The first kind of mistake is demonstrated when leaders realize that their people don’t take them seriously, or when new leaders take the reins of an existing team, and they try to magically max out their credibility capital overnight. Typically they do this through empty symbolic gestures (“Employee of the Month” programs, coffee mugs with the company logo, etc.) or stupid attempts to trade money for credibility (giving everyone a bump in pay, a spot bonus, an extra vacation day, etc.) These always fail because no matter how generous the bribe is, its impact is too immediate and transitory to address the core problem. Give an unhappy employee a $5,000/year raise and you can count in weeks how long it’ll be till they are unhappy again. You’d have to double or triple their salary to buy them off for good — an absurdly high price to pay.
Trading money or goods in exchange for credibility makes no sense because the trade comes at an abysmal exchange rate. It’s like trading in a fortune in peso for American dollars: you find you quickly have to redefine your definition of “fortune”!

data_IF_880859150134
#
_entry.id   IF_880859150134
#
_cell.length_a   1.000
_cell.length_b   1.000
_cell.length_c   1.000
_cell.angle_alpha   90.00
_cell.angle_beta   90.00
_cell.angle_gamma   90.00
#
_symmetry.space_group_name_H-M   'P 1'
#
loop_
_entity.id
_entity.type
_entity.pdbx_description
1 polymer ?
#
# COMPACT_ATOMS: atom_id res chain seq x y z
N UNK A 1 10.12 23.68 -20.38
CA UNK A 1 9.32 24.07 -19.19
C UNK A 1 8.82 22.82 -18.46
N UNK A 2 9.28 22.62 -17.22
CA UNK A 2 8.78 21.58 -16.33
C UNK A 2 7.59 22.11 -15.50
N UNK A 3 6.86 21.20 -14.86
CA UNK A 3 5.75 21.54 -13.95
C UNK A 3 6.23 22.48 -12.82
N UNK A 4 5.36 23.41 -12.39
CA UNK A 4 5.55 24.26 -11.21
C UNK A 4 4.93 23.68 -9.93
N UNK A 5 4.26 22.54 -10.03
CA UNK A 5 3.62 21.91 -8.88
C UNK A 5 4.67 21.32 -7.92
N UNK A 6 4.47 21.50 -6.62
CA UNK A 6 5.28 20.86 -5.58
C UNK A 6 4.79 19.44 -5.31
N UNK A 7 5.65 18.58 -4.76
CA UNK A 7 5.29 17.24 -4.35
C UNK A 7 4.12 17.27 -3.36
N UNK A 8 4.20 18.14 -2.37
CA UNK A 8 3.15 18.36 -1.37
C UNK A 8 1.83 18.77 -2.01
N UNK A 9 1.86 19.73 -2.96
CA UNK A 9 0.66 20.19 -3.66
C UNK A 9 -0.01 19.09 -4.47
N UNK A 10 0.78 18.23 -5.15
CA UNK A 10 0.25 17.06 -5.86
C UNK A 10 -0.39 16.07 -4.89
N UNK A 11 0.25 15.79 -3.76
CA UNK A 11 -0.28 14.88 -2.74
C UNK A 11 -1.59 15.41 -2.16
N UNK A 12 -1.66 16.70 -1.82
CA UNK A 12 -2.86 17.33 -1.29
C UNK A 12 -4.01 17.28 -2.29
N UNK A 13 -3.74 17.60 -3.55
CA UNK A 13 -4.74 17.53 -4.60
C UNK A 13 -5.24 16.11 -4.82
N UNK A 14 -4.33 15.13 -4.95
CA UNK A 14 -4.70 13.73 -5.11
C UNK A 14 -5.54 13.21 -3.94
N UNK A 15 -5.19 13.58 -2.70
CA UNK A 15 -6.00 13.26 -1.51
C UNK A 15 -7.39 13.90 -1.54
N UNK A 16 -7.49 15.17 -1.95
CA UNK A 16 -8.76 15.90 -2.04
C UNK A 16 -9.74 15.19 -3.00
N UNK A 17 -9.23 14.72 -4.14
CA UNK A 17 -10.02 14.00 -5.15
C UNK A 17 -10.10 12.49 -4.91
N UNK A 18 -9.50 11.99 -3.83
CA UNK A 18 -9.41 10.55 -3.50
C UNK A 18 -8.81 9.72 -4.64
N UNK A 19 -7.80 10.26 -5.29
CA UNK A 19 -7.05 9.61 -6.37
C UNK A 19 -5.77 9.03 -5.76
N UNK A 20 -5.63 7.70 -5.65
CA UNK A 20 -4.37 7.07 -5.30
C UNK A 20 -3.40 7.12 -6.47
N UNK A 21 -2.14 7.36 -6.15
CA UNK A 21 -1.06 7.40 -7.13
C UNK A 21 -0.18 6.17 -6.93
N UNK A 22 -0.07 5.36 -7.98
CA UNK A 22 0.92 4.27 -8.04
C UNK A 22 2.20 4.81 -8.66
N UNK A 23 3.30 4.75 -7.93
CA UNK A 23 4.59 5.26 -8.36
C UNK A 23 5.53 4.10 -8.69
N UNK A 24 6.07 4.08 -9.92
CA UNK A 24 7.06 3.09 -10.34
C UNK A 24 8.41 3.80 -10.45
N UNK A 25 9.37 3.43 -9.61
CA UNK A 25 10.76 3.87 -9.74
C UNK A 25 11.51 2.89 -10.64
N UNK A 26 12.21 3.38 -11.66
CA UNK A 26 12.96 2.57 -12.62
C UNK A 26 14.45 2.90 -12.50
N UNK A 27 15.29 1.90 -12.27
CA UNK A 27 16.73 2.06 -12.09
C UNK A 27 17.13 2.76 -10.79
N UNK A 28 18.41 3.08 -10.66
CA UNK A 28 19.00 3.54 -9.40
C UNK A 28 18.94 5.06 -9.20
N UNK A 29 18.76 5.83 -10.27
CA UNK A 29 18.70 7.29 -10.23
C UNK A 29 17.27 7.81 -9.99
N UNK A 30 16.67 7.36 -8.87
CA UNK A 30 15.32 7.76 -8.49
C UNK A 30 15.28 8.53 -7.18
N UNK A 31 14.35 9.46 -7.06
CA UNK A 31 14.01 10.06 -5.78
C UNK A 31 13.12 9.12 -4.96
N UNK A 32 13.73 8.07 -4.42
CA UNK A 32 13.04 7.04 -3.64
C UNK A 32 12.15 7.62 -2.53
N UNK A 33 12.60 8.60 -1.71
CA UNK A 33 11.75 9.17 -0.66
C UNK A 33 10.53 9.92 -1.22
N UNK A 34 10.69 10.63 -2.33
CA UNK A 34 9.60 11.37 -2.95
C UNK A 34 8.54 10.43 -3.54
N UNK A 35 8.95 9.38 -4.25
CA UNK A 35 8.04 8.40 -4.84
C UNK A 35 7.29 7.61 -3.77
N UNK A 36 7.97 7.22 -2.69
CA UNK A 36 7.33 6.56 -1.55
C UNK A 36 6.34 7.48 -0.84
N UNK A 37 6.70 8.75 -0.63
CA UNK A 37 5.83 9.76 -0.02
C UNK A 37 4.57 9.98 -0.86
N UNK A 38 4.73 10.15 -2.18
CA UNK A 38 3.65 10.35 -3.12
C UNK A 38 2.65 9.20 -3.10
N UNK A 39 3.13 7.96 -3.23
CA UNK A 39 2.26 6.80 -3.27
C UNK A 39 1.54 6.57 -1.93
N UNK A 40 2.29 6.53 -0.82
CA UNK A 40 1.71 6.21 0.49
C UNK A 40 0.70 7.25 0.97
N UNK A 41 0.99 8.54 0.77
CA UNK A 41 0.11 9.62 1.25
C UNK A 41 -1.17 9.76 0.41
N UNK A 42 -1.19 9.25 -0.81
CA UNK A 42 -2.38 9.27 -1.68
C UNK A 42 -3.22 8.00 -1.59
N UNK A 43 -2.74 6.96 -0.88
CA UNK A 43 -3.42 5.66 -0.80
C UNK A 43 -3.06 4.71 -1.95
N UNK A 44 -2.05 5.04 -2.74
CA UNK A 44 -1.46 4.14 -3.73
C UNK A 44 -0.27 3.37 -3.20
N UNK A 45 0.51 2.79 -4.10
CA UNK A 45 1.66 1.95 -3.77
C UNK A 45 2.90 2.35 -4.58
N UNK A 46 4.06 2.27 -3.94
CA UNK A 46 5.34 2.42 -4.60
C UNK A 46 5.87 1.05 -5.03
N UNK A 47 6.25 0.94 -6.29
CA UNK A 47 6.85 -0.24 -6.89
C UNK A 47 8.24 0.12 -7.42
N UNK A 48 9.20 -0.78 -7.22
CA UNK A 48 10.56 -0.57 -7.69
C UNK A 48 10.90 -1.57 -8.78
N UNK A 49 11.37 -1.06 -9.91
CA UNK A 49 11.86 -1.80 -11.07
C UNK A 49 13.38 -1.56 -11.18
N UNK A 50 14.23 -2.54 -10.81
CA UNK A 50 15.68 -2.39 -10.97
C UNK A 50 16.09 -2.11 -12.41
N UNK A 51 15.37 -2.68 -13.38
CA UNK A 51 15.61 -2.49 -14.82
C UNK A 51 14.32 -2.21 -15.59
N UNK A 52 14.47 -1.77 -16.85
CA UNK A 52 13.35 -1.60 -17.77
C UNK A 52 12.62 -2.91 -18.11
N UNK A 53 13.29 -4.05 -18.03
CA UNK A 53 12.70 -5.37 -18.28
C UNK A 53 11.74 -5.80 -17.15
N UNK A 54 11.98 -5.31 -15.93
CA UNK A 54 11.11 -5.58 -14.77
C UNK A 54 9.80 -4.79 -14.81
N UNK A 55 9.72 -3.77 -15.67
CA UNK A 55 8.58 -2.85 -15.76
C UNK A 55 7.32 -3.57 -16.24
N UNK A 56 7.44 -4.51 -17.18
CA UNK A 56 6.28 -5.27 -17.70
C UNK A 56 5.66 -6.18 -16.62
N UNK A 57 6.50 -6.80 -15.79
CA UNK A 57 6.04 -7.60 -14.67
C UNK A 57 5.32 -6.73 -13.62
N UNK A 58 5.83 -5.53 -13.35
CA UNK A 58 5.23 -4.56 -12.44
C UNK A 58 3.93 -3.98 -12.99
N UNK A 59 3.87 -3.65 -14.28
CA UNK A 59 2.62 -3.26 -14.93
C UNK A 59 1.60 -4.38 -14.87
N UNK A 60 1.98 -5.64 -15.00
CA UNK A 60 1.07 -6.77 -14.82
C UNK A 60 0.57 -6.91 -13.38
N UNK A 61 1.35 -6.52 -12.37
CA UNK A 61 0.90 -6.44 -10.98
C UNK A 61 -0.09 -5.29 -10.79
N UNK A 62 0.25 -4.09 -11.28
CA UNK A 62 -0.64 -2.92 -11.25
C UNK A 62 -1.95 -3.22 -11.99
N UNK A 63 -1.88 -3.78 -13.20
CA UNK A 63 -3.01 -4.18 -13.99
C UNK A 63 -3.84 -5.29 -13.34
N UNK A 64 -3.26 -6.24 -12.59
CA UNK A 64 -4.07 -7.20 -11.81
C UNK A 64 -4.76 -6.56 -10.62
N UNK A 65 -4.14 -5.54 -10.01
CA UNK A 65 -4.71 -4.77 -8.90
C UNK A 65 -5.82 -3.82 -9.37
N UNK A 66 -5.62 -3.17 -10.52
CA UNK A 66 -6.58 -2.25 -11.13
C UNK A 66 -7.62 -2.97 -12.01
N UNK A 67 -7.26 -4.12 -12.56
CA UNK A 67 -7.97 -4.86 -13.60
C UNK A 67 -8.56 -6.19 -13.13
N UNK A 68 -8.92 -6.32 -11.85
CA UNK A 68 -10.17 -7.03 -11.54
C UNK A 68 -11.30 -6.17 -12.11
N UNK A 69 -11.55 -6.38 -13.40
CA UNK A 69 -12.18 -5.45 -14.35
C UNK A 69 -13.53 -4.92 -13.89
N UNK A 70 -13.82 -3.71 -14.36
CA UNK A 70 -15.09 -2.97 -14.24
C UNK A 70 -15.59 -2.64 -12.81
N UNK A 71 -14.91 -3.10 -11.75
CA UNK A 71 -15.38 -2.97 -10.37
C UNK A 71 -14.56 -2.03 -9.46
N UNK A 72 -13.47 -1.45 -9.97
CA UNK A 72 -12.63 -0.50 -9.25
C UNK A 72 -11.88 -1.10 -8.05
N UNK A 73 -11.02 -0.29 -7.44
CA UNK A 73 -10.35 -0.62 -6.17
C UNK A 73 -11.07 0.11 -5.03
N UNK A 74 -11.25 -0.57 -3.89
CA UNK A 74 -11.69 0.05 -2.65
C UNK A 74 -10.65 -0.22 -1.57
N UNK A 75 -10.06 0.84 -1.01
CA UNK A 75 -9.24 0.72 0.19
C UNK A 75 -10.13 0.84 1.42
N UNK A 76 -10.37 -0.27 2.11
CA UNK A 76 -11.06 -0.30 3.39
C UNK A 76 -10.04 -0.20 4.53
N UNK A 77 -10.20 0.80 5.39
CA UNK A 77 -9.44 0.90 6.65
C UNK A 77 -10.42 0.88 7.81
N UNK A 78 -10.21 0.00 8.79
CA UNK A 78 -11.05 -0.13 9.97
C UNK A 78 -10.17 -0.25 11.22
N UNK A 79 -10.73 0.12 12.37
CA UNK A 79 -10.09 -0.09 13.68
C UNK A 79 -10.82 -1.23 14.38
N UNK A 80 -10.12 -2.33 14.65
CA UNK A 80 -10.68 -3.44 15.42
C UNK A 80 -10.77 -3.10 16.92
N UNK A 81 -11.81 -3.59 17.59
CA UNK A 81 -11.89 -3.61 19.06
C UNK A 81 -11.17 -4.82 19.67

The other type of failure comes when leaders don’t realize how easy it can be to lose credibility capital once you’ve accumulated some. You think the stock market is risky? You think Vegas is risky? With credibility capital you gamble most of it every time you lead your people into another day. And if your gambles pay off, you only win a little more — but if they fail, you can kiss much or all of it goodbye.
To understand how this works, consider the case of Gary Hart back in 1987. (For those of you whose memories don’t run back that far, he was a Democratic candidate for President that year.) He seemed to have it all — personal magnetism, bold ideas, a forceful presence and a reputation for solid leadership in the U.S. Senate. Of course, there were rumors that Hart had some personal “issues”, mostly regarding fooling around with women other than his wife, but the media were respectful and kept their distance from those rumors throughout his career — until ’87, when the rumors got loud enough that some reporters from the Miami Herald began looking into it. As you probably know, they found that the rumors were true, and that was the beginning of a period in the political wilderness for Hart that continues to this day.